What is cyberbullying and online harassment?
Making comments or posts online that are deliberately abusive, offensive, threatening, or inflammatory.
Liking and sharing this kind of abuse can also count as bullying and harassment.
Online bullies and harassers use all sorts of platforms, including social media (like Facebook, Twitter, Snapchat, and Instagram), forums, gaming sites, comments sections, mobile phone chat groups and more.
There is a very detailed definition of cyberbullying at:
How you can stay safer
Think before you post: when posting or commenting online, consider what you say and what effect it may have. Never post comments that are abusive, threatening or are likely to cause offence to others.
Keep personal information personal: do not say anything or publish pictures that might later cause you or someone else embarrassment. Be aware of what friends post about you, or how they reply to your posts – particularly about your personal details and activities.
Make the most of privacy settings: keep your profiles closed, allowing access only to your chosen friends and family.
Social media help sections can show you how to block users, change your privacy and contact settings, and report abusive content:
- Facebook - https://www.facebook.com/help/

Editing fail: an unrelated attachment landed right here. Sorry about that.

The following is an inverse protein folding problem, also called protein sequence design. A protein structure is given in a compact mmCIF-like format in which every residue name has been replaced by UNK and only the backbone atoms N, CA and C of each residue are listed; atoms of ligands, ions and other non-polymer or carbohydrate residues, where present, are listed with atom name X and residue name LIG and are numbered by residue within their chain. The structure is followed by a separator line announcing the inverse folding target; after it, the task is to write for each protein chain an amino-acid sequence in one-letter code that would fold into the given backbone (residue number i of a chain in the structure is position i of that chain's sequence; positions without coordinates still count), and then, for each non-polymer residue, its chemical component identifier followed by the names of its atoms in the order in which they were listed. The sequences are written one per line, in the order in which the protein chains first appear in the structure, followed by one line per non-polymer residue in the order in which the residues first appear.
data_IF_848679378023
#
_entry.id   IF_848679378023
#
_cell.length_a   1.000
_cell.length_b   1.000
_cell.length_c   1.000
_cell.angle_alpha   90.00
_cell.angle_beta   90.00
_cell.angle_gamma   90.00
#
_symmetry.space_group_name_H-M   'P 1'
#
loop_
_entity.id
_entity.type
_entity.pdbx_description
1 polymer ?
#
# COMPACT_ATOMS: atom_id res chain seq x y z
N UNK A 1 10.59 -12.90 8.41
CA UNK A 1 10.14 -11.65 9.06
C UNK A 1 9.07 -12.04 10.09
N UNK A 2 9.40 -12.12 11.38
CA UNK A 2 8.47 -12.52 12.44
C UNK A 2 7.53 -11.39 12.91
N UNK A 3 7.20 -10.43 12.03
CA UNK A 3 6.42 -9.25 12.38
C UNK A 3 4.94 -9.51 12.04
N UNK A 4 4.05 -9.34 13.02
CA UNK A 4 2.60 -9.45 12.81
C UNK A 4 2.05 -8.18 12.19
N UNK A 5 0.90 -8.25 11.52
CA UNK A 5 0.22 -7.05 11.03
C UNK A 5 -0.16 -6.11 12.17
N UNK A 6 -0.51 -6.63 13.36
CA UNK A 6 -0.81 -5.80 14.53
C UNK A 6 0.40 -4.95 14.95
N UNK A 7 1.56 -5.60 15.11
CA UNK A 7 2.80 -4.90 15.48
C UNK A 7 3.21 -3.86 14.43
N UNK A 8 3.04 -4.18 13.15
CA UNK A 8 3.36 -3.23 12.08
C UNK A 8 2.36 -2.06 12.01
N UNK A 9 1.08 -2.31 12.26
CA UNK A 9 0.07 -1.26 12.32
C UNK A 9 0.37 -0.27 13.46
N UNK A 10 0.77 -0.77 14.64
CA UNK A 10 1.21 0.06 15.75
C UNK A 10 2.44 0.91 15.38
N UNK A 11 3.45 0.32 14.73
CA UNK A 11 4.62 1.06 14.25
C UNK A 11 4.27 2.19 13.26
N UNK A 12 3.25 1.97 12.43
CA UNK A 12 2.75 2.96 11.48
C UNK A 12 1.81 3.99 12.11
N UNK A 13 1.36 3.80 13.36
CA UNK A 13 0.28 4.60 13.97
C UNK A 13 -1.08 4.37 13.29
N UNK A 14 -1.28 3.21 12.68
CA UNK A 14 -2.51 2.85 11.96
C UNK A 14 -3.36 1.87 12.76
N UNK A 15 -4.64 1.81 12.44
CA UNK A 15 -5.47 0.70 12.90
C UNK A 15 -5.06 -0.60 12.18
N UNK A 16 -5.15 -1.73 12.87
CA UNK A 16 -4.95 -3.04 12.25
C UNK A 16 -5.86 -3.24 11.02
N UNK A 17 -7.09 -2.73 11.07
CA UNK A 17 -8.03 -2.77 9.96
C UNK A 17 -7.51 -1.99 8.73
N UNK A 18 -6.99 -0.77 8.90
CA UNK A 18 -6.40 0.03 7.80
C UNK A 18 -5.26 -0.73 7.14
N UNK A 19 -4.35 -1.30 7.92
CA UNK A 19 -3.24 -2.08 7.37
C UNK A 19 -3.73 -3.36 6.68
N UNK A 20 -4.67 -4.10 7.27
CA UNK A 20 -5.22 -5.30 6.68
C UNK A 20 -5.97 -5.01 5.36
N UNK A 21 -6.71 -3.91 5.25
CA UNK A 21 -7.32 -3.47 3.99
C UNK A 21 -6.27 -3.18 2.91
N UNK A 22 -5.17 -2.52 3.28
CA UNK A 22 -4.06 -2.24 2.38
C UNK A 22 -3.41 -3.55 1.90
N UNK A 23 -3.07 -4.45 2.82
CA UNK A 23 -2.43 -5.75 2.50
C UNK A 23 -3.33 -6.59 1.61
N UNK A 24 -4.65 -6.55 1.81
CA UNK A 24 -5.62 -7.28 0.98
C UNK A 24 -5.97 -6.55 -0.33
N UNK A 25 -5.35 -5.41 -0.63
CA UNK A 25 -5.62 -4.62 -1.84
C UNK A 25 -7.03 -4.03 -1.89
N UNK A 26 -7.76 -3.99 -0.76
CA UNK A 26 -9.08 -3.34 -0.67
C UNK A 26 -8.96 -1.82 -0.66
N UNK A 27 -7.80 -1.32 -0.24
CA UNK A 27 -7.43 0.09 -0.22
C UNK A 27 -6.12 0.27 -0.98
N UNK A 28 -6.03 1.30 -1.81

- Twitter - https://support.twitter.com/
- Instagram - https://help.instagram.com/
- LinkedIn - https://www.linkedin.com/help/linkedin
- Google+ - https://support.google.com/plus#topic=6320382
- YouTube - https://www.youtube.com/yt/policyandsafety/en-GB/reporting.html
- Pintrest - https://help.pinterest.com/en
- Tumblr - https://www.tumblr.com/abuse
- Snapchat - https://support.snapchat.com/en-GB
Report cyberbullying to internet service providers: lots of content online is offensive or upsetting. It is not always a criminal offence, but it often violates the terms and conditions established by social media sites and internet service providers. Service providers are often keen to take action against users who abuse their terms of service.
If you believe that you are the victim of online bullying, keep a record of the content (for example, take a screenshot). You can use this to help your report to the service provider and, if necessary, the police.